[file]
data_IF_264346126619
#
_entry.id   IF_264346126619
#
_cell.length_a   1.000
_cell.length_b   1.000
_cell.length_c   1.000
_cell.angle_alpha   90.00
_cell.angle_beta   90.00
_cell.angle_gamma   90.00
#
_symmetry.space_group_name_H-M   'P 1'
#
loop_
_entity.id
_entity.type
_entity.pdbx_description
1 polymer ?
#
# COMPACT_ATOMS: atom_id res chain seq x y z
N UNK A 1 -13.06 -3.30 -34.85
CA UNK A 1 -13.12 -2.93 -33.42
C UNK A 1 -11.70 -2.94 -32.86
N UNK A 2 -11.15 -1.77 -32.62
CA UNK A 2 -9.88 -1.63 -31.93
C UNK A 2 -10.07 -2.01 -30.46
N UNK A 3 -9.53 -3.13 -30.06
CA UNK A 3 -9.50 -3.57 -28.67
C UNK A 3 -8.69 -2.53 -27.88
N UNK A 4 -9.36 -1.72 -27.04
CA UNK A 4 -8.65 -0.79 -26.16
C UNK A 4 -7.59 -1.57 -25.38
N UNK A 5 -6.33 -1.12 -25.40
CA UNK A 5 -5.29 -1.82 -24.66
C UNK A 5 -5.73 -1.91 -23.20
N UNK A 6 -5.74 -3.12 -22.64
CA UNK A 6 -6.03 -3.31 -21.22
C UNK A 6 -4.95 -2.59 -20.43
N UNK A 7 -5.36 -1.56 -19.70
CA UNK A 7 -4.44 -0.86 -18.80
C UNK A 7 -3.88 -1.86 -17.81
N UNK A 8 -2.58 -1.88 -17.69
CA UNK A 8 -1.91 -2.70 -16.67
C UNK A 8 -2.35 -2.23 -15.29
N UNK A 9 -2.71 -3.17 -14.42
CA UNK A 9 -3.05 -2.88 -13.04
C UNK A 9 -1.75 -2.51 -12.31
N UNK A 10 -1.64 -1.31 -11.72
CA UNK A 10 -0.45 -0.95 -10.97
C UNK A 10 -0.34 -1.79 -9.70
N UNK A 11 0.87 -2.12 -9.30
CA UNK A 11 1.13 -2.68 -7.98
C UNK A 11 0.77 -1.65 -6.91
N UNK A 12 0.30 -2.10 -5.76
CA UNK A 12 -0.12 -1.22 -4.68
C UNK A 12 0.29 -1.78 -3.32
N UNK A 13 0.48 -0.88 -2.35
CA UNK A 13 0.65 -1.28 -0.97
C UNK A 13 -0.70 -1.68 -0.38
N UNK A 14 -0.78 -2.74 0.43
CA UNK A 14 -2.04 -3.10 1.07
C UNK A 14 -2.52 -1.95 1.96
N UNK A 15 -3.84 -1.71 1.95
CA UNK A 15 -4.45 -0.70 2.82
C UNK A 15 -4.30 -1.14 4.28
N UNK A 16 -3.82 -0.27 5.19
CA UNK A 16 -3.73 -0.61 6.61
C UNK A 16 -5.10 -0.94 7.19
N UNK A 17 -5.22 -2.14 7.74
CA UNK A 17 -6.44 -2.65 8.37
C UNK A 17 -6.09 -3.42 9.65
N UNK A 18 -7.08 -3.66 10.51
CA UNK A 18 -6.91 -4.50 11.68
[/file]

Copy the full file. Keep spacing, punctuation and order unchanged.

data_IF_264346126619
#
_entry.id   IF_264346126619
#
_cell.length_a   1.000
_cell.length_b   1.000
_cell.length_c   1.000
_cell.angle_alpha   90.00
_cell.angle_beta   90.00
_cell.angle_gamma   90.00
#
_symmetry.space_group_name_H-M   'P 1'
#
loop_
_entity.id
_entity.type
_entity.pdbx_description
1 polymer ?
#
# COMPACT_ATOMS: atom_id res chain seq x y z
N UNK A 1 -13.06 -3.30 -34.85
CA UNK A 1 -13.12 -2.93 -33.42
C UNK A 1 -11.70 -2.94 -32.86
N UNK A 2 -11.15 -1.77 -32.62
CA UNK A 2 -9.88 -1.63 -31.93
C UNK A 2 -10.07 -2.01 -30.46
N UNK A 3 -9.53 -3.13 -30.06
CA UNK A 3 -9.50 -3.57 -28.67
C UNK A 3 -8.69 -2.53 -27.88
N UNK A 4 -9.36 -1.72 -27.04
CA UNK A 4 -8.65 -0.79 -26.16
C UNK A 4 -7.59 -1.57 -25.38
N UNK A 5 -6.33 -1.12 -25.40
CA UNK A 5 -5.29 -1.82 -24.66
C UNK A 5 -5.73 -1.91 -23.20
N UNK A 6 -5.74 -3.12 -22.64
CA UNK A 6 -6.03 -3.31 -21.22
C UNK A 6 -4.95 -2.59 -20.43
N UNK A 7 -5.36 -1.56 -19.70
CA UNK A 7 -4.44 -0.86 -18.80
C UNK A 7 -3.88 -1.86 -17.81
N UNK A 8 -2.58 -1.88 -17.69
CA UNK A 8 -1.91 -2.70 -16.67
C UNK A 8 -2.35 -2.23 -15.29
N UNK A 9 -2.71 -3.17 -14.42
CA UNK A 9 -3.05 -2.88 -13.04
C UNK A 9 -1.75 -2.51 -12.31
N UNK A 10 -1.64 -1.31 -11.72
CA UNK A 10 -0.45 -0.95 -10.97
C UNK A 10 -0.34 -1.79 -9.70
N UNK A 11 0.87 -2.12 -9.30
CA UNK A 11 1.13 -2.68 -7.98
C UNK A 11 0.77 -1.65 -6.91
N UNK A 12 0.30 -2.10 -5.76
CA UNK A 12 -0.12 -1.22 -4.68
C UNK A 12 0.29 -1.78 -3.32
N UNK A 13 0.48 -0.88 -2.35
CA UNK A 13 0.65 -1.28 -0.97
C UNK A 13 -0.70 -1.68 -0.38
N UNK A 14 -0.78 -2.74 0.43
CA UNK A 14 -2.04 -3.10 1.07
C UNK A 14 -2.52 -1.95 1.96
N UNK A 15 -3.84 -1.71 1.95
CA UNK A 15 -4.45 -0.70 2.82
C UNK A 15 -4.30 -1.14 4.28
N UNK A 16 -3.82 -0.27 5.19
CA UNK A 16 -3.73 -0.61 6.61
C UNK A 16 -5.10 -0.94 7.19
N UNK A 17 -5.22 -2.14 7.74
CA UNK A 17 -6.44 -2.65 8.37
C UNK A 17 -6.09 -3.42 9.65
N UNK A 18 -7.08 -3.66 10.51
CA UNK A 18 -6.91 -4.50 11.68